libSBML C++ API 5.8.0
Formats an AST formula tree as an SBML formula string.
|char *||SBML_formulaToString (const ASTNode_t *tree)|
|Converts an AST to a string representation of a formula using a syntax basically derived from SBML Level 1. |
|char* SBML_formulaToString||(||const ASTNode_t *||tree||)|
Converts an AST to a string representation of a formula using a syntax basically derived from SBML Level 1.
The text-string form of mathematical formulas produced by SBML_formulaToString() and read by SBML_parseFormula() use a simple C-inspired infix notation taken from SBML Level 1. A formula in this text-string form therefore can be handed to a program that understands SBML Level 1 mathematical expressions, or used as part of a formula translation system. The syntax is described in detail in the documentation for ASTNode.
Note that this facility is provided as a convenience by libSBML—the MathML standard does not actually define a "string-form" equivalent to MathML expression trees, so the choice of formula syntax is somewhat arbitrary. The approach taken by libSBML is to use the syntax defined by SBML Level 1 (which in fact used a text-string representation of formulas and not MathML). This formula syntax is based mostly on C programming syntax, and may contain operators, function calls, symbols, and white space characters. The following table provides the precedence rules for the different entities that may appear in formula strings.
In the table above, operand implies the construct is an operand, prefix implies the operation is applied to the following arguments, unary implies there is one argument, and binary implies there are two arguments. The values in the Precedence column show how the order of different types of operation are determined. For example, the expression
a * b + c is evaluated as
(a * b) + c because the
* operator has higher precedence. The Associates column shows how the order of similar precedence operations is determined; for example,
a - b + c is evaluated as
(a - b) + c because the
- operators are left-associative.
The function call syntax consists of a function name, followed by optional white space, followed by an opening parenthesis token, followed by a sequence of zero or more arguments separated by commas (with each comma optionally preceded and/or followed by zero or more white space characters, followed by a closing parenthesis token. The function name must be chosen from one of the pre-defined functions in SBML or a user-defined function in the model. The following table lists the names of certain common mathematical functions; this table corresponds to Table 6 in the SBML Level 1 Version 2 specification:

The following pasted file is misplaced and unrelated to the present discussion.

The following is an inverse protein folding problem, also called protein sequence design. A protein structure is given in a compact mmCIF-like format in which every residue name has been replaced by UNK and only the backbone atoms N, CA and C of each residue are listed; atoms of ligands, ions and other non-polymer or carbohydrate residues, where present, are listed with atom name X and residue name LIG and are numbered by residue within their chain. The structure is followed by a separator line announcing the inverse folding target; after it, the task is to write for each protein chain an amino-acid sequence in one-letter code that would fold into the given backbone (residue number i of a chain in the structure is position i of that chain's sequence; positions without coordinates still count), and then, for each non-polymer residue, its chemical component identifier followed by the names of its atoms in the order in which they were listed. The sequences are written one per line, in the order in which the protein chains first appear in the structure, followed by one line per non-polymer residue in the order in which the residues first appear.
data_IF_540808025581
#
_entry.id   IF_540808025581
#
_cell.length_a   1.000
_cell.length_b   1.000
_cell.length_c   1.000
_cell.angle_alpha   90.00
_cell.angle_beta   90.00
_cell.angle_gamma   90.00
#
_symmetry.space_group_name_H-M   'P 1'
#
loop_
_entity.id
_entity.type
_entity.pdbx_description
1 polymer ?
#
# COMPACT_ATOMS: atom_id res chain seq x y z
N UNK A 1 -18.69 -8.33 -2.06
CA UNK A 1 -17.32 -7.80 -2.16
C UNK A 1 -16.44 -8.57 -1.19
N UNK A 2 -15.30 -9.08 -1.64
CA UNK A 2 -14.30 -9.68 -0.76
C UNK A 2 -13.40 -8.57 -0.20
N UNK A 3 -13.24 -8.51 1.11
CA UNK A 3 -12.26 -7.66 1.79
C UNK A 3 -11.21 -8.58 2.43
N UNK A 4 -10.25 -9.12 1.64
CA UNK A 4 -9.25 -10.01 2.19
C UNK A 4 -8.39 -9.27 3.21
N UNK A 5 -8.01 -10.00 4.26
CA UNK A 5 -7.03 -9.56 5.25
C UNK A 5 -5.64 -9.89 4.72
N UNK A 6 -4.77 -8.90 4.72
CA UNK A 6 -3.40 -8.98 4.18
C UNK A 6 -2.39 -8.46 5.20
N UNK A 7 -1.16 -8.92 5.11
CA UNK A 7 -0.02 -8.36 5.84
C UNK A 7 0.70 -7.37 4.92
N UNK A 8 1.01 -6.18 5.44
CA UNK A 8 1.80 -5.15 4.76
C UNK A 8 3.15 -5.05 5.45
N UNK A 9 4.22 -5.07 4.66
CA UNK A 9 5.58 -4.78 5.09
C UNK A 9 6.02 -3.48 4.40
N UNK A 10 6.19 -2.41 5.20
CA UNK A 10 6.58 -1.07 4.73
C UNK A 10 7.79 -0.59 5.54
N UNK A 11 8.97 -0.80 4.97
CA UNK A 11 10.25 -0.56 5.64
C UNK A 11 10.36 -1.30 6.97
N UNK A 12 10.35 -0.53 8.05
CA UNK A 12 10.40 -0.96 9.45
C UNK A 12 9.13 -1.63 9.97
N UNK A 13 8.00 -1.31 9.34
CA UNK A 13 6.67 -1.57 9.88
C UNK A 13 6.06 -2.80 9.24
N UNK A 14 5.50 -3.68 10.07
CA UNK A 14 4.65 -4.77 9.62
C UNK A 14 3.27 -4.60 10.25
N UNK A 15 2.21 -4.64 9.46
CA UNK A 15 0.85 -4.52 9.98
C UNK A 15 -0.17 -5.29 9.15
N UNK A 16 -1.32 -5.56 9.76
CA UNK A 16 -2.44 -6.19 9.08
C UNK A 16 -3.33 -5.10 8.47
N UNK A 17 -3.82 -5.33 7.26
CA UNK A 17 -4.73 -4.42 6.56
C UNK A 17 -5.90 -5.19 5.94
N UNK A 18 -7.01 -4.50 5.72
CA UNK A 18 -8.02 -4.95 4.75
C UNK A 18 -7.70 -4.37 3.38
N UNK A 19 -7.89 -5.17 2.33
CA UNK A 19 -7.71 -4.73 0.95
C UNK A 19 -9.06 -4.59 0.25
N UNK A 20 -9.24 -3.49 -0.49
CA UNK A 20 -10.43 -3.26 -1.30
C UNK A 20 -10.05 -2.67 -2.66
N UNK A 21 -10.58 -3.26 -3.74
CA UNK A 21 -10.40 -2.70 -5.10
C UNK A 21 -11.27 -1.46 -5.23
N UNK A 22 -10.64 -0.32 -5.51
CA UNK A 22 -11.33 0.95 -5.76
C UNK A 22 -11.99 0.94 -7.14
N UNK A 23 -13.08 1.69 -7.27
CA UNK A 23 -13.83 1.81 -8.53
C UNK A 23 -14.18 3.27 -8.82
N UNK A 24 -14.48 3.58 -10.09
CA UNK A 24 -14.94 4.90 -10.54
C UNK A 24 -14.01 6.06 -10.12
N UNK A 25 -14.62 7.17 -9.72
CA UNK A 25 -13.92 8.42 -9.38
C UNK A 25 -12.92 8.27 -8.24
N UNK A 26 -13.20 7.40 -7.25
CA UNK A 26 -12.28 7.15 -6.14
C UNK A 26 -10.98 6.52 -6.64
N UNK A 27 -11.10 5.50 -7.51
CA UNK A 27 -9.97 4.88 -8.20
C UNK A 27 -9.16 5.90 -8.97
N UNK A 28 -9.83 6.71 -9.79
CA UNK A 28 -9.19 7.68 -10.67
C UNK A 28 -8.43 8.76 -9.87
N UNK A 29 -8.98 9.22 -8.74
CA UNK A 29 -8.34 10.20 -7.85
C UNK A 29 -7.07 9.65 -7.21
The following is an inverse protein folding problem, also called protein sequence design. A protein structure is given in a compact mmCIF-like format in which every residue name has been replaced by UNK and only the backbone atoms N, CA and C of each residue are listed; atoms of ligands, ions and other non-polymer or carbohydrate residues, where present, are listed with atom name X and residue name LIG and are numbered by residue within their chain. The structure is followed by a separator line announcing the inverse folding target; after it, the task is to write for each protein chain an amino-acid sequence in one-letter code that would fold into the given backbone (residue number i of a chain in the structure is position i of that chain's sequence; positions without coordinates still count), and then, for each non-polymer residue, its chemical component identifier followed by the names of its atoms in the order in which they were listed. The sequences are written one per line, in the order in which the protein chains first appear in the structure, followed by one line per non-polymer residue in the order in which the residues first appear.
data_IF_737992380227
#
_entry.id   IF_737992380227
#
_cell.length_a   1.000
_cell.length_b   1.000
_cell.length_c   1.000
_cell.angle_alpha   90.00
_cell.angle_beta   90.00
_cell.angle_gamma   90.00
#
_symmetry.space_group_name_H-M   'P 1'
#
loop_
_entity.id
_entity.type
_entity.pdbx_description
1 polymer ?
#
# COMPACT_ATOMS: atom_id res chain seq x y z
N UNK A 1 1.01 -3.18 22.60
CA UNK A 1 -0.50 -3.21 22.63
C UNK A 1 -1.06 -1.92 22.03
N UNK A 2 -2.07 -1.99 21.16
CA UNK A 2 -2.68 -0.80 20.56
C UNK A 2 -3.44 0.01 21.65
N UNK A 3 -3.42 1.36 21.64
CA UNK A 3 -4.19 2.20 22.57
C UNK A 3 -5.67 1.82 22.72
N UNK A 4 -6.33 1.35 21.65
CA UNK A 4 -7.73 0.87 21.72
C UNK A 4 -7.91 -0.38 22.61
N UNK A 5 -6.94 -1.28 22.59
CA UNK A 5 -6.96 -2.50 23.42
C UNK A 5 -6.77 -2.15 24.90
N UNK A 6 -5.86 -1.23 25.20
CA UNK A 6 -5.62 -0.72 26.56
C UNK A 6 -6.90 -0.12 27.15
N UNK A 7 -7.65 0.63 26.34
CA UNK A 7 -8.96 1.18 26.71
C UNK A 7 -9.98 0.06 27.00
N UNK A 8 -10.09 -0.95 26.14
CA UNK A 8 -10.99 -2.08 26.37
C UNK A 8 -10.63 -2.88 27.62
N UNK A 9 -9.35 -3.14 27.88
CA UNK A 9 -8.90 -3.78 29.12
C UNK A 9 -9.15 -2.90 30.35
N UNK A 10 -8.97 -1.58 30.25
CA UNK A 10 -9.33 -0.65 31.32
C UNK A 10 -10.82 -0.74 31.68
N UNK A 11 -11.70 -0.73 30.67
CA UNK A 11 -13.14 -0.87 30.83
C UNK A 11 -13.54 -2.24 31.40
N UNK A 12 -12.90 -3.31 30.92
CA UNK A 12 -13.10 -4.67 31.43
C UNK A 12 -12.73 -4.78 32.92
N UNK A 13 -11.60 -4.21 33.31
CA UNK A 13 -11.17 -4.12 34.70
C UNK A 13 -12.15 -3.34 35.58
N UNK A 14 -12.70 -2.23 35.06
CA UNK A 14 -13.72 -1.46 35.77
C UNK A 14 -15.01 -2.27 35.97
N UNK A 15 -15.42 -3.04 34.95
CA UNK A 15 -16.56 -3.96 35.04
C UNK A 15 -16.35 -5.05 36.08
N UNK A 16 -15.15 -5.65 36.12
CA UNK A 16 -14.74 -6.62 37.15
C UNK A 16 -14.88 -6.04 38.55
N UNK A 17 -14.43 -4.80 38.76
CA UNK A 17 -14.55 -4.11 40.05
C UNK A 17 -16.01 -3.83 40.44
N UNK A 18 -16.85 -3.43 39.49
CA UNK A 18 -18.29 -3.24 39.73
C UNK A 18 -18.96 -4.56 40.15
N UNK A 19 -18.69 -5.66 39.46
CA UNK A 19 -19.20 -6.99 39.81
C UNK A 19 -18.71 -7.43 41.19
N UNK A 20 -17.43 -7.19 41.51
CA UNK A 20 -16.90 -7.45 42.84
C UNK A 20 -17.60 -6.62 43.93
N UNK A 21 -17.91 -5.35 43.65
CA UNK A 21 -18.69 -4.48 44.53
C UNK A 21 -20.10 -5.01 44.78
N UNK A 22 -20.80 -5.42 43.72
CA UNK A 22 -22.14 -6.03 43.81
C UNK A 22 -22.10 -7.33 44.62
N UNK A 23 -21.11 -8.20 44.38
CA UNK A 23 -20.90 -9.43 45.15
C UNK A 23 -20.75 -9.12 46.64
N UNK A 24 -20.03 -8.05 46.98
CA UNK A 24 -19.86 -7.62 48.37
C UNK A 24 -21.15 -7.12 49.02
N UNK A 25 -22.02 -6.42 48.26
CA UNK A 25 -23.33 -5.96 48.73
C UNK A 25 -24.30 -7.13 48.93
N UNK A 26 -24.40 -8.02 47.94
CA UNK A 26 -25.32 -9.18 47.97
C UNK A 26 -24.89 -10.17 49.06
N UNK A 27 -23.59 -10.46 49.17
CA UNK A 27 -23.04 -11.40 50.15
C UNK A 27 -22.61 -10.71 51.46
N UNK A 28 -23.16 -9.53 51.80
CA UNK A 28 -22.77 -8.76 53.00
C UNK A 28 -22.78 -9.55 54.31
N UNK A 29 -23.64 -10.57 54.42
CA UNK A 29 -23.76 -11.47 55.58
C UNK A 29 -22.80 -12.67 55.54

|Name||Args||Formula or meaning||Argument Constraints||Result constraints|
|x||absolute value of x|
|x||arc cosine of x in radians||-1.0 ≤ x ≤ 1.0||0 ≤ acos(x) ≤ π|
|x||arc sine of x in radians||-1.0 ≤ x ≤ 1.0||0 ≤ asin(x) ≤ π|
|x||arc tangent of x in radians||0 ≤ atan(x) ≤ π|
|x||smallest number not less than x whose value is an exact integer|
|x||cosine of x|
|x||e x, where e is the base of the natural logarithm|
|x||the largest number not greater than x whose value is an exact integer|
|x||natural logarithm of x||x > 0|
|x||base 10 logarithm of x||x > 0|
|x, y||x y|
|x||√x||x > 0||sqrt(x) ≥ 0|
|x||sine of x|
|x||tangent of x||x ≠ n*π/2, for odd integer n|
log(x)represents the natural logarithm, whereas in MathML, the natural logarithm is
<ln/>. Application writers are urged to be careful when translating between text forms and MathML forms, especially if they provide a direct text-string input facility to users of their software systems.
|tree||the AST to be converted.|